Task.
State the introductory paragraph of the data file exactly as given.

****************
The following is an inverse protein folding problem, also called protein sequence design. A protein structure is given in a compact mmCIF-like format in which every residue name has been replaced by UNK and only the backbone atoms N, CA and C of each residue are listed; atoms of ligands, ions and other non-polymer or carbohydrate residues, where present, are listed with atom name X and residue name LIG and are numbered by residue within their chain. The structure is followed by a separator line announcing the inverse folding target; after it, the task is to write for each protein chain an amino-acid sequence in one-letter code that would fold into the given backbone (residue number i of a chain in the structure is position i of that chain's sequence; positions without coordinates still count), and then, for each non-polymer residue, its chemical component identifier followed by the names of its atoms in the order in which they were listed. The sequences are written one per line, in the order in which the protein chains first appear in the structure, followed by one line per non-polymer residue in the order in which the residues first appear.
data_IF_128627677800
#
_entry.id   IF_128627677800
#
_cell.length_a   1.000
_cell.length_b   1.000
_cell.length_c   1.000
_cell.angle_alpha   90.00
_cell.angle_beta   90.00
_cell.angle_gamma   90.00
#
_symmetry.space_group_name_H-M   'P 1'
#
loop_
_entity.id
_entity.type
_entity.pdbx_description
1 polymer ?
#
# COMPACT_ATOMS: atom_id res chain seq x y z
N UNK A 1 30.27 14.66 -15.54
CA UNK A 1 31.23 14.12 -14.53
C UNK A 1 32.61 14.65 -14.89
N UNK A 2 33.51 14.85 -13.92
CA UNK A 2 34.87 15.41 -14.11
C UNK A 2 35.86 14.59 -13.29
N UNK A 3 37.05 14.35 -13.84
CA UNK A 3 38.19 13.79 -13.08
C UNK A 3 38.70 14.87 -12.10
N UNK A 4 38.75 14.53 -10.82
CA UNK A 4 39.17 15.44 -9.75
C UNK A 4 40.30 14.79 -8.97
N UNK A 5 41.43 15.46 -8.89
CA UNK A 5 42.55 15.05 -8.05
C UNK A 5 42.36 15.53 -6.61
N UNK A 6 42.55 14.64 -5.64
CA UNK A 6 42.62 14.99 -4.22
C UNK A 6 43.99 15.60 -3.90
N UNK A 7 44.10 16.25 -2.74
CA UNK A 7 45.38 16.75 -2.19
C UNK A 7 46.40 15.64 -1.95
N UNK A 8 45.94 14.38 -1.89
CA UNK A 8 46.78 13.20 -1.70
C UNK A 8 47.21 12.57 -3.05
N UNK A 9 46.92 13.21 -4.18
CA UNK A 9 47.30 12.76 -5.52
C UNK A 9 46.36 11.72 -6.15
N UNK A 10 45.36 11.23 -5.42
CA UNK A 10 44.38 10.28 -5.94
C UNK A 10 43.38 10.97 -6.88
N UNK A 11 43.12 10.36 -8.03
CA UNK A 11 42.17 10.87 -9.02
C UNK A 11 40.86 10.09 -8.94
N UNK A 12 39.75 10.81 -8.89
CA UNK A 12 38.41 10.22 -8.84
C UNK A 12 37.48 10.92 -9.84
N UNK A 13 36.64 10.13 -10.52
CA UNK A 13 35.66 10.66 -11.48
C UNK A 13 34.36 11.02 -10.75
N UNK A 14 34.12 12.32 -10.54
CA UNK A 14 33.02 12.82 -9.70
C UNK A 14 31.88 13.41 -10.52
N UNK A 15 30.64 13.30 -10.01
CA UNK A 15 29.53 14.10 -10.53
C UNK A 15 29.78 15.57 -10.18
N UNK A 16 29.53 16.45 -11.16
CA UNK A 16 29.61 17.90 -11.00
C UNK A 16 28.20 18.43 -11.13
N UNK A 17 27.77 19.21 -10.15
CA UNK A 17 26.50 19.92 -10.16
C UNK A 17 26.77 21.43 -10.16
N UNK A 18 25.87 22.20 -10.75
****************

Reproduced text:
The following is an inverse protein folding problem, also called protein sequence design. A protein structure is given in a compact mmCIF-like format in which every residue name has been replaced by UNK and only the backbone atoms N, CA and C of each residue are listed; atoms of ligands, ions and other non-polymer or carbohydrate residues, where present, are listed with atom name X and residue name LIG and are numbered by residue within their chain. The structure is followed by a separator line announcing the inverse folding target; after it, the task is to write for each protein chain an amino-acid sequence in one-letter code that would fold into the given backbone (residue number i of a chain in the structure is position i of that chain's sequence; positions without coordinates still count), and then, for each non-polymer residue, its chemical component identifier followed by the names of its atoms in the order in which they were listed. The sequences are written one per line, in the order in which the protein chains first appear in the structure, followed by one line per non-polymer residue in the order in which the residues first appear.